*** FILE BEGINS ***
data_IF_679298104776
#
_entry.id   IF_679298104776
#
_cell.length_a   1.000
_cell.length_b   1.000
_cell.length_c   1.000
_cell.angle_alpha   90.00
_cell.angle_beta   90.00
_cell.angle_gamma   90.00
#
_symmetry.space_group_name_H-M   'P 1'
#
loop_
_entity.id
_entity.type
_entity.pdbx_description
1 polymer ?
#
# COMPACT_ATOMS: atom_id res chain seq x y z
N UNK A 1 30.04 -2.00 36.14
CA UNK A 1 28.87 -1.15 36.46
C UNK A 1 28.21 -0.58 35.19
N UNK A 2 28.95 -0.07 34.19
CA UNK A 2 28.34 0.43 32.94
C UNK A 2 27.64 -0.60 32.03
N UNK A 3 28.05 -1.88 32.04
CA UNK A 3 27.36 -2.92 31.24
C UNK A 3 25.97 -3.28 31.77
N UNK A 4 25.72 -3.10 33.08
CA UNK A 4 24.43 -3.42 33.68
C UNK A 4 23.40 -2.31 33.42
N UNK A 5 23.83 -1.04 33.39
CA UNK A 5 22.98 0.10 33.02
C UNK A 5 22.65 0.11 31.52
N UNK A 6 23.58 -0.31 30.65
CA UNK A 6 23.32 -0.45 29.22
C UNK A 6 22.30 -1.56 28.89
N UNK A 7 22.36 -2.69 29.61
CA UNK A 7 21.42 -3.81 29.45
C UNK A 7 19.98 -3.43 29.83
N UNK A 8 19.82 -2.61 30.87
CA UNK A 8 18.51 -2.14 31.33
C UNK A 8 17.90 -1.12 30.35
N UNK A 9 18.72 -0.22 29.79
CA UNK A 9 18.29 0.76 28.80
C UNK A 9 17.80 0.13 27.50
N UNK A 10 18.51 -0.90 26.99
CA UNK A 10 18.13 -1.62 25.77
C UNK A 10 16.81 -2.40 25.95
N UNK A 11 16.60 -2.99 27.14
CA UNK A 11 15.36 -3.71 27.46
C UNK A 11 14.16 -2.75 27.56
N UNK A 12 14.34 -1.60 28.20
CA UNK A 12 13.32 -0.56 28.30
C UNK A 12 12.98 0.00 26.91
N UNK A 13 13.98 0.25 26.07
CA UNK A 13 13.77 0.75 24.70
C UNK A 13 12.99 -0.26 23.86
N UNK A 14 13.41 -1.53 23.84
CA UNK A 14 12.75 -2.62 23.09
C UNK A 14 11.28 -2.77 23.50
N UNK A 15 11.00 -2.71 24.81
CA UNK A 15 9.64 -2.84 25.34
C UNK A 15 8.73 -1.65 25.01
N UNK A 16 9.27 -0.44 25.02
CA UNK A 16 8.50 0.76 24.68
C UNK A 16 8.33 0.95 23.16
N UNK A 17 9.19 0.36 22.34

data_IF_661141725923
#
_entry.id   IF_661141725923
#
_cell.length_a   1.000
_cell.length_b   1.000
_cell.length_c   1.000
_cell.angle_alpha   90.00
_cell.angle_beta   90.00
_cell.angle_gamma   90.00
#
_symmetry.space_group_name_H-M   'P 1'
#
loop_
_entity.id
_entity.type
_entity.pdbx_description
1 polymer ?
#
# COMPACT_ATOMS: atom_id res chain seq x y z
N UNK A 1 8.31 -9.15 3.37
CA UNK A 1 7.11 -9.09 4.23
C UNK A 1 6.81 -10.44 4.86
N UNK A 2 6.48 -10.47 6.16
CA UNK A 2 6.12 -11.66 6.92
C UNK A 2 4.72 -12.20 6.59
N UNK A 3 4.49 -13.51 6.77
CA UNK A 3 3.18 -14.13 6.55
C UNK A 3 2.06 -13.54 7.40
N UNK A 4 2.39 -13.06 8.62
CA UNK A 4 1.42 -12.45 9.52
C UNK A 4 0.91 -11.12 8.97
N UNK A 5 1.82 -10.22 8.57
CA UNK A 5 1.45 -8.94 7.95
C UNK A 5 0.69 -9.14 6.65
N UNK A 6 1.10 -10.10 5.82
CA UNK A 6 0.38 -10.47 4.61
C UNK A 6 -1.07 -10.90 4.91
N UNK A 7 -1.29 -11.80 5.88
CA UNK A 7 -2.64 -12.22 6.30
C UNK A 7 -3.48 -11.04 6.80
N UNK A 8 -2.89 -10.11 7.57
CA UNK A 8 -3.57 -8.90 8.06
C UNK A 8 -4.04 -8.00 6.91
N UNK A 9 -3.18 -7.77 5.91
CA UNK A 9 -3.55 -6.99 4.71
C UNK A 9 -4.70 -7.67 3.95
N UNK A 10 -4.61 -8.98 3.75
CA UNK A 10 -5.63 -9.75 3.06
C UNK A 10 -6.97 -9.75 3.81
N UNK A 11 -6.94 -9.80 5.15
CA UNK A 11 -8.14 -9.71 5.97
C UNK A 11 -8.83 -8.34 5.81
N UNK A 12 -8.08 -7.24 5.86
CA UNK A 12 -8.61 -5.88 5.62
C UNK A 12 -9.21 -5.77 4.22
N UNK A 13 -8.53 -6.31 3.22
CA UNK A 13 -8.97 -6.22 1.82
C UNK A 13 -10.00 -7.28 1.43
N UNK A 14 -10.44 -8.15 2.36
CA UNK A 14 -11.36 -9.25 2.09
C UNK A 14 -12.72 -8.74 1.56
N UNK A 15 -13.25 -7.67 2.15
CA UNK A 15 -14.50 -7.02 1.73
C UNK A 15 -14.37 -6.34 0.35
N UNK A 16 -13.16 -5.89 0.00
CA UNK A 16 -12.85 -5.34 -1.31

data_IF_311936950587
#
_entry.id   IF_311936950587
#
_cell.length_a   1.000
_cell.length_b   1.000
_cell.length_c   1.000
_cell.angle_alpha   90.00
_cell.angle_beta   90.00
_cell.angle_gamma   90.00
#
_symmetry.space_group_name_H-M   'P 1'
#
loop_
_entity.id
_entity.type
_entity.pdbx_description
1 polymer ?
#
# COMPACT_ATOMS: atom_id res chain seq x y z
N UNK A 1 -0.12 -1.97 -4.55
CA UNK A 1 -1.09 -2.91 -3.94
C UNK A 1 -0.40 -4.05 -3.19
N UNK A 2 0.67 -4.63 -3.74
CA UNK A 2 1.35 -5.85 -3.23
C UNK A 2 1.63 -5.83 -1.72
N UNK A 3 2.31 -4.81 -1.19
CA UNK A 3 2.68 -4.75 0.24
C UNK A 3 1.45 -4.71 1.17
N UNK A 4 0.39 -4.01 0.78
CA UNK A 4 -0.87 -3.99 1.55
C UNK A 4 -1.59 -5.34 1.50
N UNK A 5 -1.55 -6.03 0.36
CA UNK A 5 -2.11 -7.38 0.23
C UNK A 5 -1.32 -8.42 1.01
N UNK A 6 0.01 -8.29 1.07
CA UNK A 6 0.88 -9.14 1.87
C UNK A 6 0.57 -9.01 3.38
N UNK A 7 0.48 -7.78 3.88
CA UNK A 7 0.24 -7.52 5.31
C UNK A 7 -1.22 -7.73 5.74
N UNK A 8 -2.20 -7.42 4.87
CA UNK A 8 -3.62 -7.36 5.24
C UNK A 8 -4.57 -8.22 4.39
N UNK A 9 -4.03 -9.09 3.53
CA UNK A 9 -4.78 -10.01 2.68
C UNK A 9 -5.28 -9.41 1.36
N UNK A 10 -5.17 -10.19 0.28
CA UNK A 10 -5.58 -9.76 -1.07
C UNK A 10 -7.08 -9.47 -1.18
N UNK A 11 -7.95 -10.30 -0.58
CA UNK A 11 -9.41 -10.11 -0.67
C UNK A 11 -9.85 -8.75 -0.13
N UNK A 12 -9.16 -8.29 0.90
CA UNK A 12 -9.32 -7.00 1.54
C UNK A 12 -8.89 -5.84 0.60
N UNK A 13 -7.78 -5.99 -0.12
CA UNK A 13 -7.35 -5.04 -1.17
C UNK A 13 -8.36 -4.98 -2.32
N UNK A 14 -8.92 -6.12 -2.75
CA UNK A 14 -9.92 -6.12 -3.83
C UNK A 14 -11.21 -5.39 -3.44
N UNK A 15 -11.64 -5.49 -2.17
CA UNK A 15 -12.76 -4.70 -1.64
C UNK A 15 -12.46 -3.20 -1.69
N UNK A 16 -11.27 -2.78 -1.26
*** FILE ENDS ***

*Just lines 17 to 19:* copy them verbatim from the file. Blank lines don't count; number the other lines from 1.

_entity.pdbx_description
1 polymer ?
#